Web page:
It is not often that a Tory would reference a nationalist in a socialist publication, but the Christmas issue of the New Statesman contains an article based on an interview with Kate Forbes that was conducted by the writer Jason Cowley. He refers to the first few hours and days of Kate Forbes’s leadership campaign. I will quote the article—it is worthy of being quoted, I believe. It says:

“the immediate focus of attention was on her religious and personal beliefs. She answered questions about equal marriage (she would have voted against), pre-marital sex (she was opposed), trans rights (“a trans woman is a biological male who identifies as a woman”) and the Scottish Gender Recognition Reform Bill (she would not seek to challenge the decision by the Sunak government to block it) as directly and honestly as she could.

What followed was a public shaming. Forbes was denounced and abused on social media. Senior SNP politicians, notably those closest to Sturgeon such as John Swinney, a former party leader and the then deputy first minister, said that Forbes’ views disqualified her from leading a modern political party. “Love is love,” tweeted Stephen Flynn, the leader of the SNP at Westminster.”

I am struggling to understand the relevance to the motion of what the member is saying. I am sorry, but it is, frankly, bizarre.

The Deputy Presiding Officer

Relevance is a matter for the chair. I do not think that anything that Mr Kerr has said is not in keeping with the broader concept of human rights, as he explained at the outset.

I invite Stephen Kerr to continue but to begin the process of concluding.

Stephen Kerr

I am grateful for the ruling, Presiding Officer. Actually, what is bizarre is that the member cannot understand the implication of article 18 in relation to the experience—I would say ordeal—that Kate Forbes was put through by the party to which the member belongs.

I will continue the quote:

“A Times columnist mocked her as a candidate ‘for the 19th century’. The ultra-liberal­Scottish Greens, who had entered a power-sharing arrangement with the Sturgeon government after signing the Bute House Agreement in August 2021, said they would withdraw support for the SNP if Forbes became first minister.”

The reason why I read that is that, although we pride ourselves on legal safeguards for freedom of religion or belief, there is a complacency about what that right entails. It is not just about allowing people to demonstrate, practise and observe their religion in private and in public. It is about a degree of tolerance that we should have for one another on the basis of our religious beliefs and our private and public opinions. In this instance, that was found wanting. Therefore, there is no room for complacency in respect of freedom of religion or belief, not just in the broader world but in this chamber and this country.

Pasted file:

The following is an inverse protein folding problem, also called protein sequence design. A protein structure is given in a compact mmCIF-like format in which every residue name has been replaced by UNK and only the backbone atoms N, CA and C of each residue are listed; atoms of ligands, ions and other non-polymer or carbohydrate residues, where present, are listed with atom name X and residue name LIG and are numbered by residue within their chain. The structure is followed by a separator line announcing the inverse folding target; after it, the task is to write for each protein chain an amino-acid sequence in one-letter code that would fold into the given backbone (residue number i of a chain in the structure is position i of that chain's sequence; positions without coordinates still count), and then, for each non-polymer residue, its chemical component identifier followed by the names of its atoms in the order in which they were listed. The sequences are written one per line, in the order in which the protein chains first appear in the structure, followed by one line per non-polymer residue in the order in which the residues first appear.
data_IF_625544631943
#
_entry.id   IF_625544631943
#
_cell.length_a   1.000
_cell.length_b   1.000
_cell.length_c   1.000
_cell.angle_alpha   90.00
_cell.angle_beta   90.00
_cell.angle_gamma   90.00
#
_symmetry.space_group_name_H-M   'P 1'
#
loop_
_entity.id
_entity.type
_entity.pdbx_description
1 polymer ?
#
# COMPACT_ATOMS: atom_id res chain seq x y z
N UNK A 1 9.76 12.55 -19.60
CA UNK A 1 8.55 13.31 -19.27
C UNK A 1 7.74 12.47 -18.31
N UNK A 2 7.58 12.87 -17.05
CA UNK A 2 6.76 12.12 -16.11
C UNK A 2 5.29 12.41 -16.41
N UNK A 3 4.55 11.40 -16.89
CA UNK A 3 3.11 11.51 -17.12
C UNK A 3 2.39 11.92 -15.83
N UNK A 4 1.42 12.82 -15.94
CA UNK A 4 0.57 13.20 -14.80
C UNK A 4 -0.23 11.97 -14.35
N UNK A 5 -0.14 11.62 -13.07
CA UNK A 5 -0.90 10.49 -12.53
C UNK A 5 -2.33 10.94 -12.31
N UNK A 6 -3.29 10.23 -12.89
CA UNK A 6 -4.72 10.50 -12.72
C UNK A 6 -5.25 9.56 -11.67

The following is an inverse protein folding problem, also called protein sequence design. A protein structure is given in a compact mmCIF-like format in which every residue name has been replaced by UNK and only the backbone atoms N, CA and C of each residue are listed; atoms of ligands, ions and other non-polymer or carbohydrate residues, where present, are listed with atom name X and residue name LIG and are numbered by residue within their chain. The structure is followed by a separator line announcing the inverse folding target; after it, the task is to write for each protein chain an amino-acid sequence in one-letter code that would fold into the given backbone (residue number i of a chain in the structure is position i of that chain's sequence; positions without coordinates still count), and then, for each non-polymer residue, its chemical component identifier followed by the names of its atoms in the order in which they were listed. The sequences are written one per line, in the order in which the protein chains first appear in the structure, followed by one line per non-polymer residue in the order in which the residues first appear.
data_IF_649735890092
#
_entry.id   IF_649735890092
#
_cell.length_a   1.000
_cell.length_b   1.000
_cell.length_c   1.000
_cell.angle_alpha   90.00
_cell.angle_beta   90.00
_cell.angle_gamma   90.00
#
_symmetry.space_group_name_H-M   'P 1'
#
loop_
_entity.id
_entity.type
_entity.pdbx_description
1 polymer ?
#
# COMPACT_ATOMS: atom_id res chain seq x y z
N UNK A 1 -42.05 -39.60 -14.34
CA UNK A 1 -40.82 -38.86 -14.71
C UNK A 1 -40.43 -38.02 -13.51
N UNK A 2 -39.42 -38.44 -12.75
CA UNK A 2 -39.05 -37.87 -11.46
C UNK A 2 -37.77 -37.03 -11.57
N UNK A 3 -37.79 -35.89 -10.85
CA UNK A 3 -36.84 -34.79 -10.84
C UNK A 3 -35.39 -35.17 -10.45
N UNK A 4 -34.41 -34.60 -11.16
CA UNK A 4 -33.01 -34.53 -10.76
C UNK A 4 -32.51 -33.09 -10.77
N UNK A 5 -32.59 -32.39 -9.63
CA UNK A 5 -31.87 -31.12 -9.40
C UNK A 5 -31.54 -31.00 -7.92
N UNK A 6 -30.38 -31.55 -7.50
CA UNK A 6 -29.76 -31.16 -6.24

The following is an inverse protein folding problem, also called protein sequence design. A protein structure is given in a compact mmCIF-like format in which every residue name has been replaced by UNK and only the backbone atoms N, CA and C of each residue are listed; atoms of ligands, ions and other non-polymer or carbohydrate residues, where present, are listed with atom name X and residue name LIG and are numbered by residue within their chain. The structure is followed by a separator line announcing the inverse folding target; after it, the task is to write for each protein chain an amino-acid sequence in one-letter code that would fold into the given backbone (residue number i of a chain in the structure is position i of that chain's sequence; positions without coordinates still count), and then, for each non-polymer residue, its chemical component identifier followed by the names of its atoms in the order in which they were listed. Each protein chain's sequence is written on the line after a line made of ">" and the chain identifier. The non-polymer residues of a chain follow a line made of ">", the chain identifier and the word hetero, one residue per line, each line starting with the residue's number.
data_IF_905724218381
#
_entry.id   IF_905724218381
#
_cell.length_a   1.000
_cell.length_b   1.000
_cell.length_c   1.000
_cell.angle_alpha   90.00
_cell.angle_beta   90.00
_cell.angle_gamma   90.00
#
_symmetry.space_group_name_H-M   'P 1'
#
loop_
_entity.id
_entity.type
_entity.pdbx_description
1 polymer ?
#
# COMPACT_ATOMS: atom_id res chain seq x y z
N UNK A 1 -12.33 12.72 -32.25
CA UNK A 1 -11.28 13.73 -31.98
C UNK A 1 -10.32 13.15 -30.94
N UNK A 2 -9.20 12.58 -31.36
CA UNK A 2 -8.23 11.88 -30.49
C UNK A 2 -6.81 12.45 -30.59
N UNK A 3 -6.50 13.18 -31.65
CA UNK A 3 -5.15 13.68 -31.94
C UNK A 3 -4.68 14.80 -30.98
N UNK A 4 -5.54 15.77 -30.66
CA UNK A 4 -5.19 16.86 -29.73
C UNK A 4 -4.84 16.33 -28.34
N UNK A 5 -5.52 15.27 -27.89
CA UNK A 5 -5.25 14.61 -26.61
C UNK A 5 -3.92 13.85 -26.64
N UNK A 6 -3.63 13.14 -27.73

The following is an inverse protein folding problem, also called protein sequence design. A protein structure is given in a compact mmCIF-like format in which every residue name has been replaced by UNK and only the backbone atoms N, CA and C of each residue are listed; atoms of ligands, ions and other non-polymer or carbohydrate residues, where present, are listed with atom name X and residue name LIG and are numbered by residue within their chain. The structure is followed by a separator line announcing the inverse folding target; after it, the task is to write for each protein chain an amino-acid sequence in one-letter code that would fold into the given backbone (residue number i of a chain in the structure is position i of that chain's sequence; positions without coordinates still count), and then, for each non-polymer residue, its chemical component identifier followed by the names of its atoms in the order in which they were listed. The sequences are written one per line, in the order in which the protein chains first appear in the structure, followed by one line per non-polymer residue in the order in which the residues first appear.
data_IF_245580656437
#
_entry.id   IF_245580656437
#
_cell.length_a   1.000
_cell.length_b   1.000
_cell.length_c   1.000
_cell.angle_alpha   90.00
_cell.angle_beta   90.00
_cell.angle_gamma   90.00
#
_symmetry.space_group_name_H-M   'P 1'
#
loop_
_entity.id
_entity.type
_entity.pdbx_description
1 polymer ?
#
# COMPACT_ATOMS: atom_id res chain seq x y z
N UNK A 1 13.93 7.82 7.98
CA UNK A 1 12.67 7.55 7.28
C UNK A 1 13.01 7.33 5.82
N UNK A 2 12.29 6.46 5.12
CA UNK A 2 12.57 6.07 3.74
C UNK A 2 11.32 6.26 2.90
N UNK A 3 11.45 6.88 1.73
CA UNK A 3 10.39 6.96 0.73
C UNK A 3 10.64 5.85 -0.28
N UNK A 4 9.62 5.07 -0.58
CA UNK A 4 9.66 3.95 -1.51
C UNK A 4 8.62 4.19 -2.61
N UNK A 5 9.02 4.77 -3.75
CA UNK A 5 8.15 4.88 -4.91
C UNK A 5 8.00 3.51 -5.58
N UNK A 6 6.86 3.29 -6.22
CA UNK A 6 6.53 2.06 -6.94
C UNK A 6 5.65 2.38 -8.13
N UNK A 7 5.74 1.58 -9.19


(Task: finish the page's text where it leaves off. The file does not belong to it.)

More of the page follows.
The Minister for Equalities, Migration and Refugees (Emma Roddick)

I congratulate Kaukab Stewart on securing this important debate, and I thank ‘members who have contributed. I thank also Scotland’s national human rights institution—the Scottish Human Rights Commission—the Human Rights Consortium Scotland, JustRight Scotland and Making Rights Real for their work in helping to protect and advance human rights in Scotland.

The Scottish Government is committed to working with the whole of Scottish society to deliver a shared vision for a Scotland where everyone can live a life of human dignity. We know that human rights are best secured if Governments, civil society, organisations, local communities and others work collaboratively to secure them. I make particular mention, as the motion does, of Amnesty International’s campaign “Human rights: now available in human”, which aims to engage as many people as possible in the legislative process for Scotland’s proposed new human rights bill. I look forward to Kaukab Stewart’s reception later. Perhaps that will be an opportunity for those in the gallery to make some noise as well, and I look forward to seeing them there.

It is important to mark the 75th anniversary of the adoption by the UN of the Universal Declaration of Human Rights. The anniversary is marked every year on 10 December, but this year is a particularly significant milestone. As always, it is an opportunity to reflect not just on how far we have come but on how far we have left to go. Human rights impact everything that we do and discuss in this place. We have just had a debate on asylum seekers in Scotland. The Scottish Government is clear that everyone living in Scotland has human rights that must be respected, protected and fulfilled. That includes European Union and other non-UK nationals, refugees and asylum seekers.

Sadly, since 2012, there has been a series of attempts by the UK Government to replace or repeal the Human Rights Act 1998. The UK Government has now introduced its Safety of Rwanda (Asylum and Immigration) Bill and is openly seeking to remove human rights from some. At the risk of Russell Findlay accusing me of shrillness, I resent any suggestion that calling human rights breaches what they are is overblown. There is no overblowing that. I thought that we were all here in the chamber to mark the anniversary of the Universal Declaration of Human Rights. Human rights are worthless if they are not universal. We cannot decide that some humans are less human than others or less worthy of the same protections from the state that others enjoy. The Rwanda bill disapplies vital safeguards that are set out in the Human Rights Act 1998. It tries to sidestep obligations under the UN refugee convention and other international treaties, and it tries to prevent decisions from being challenged in UK courts.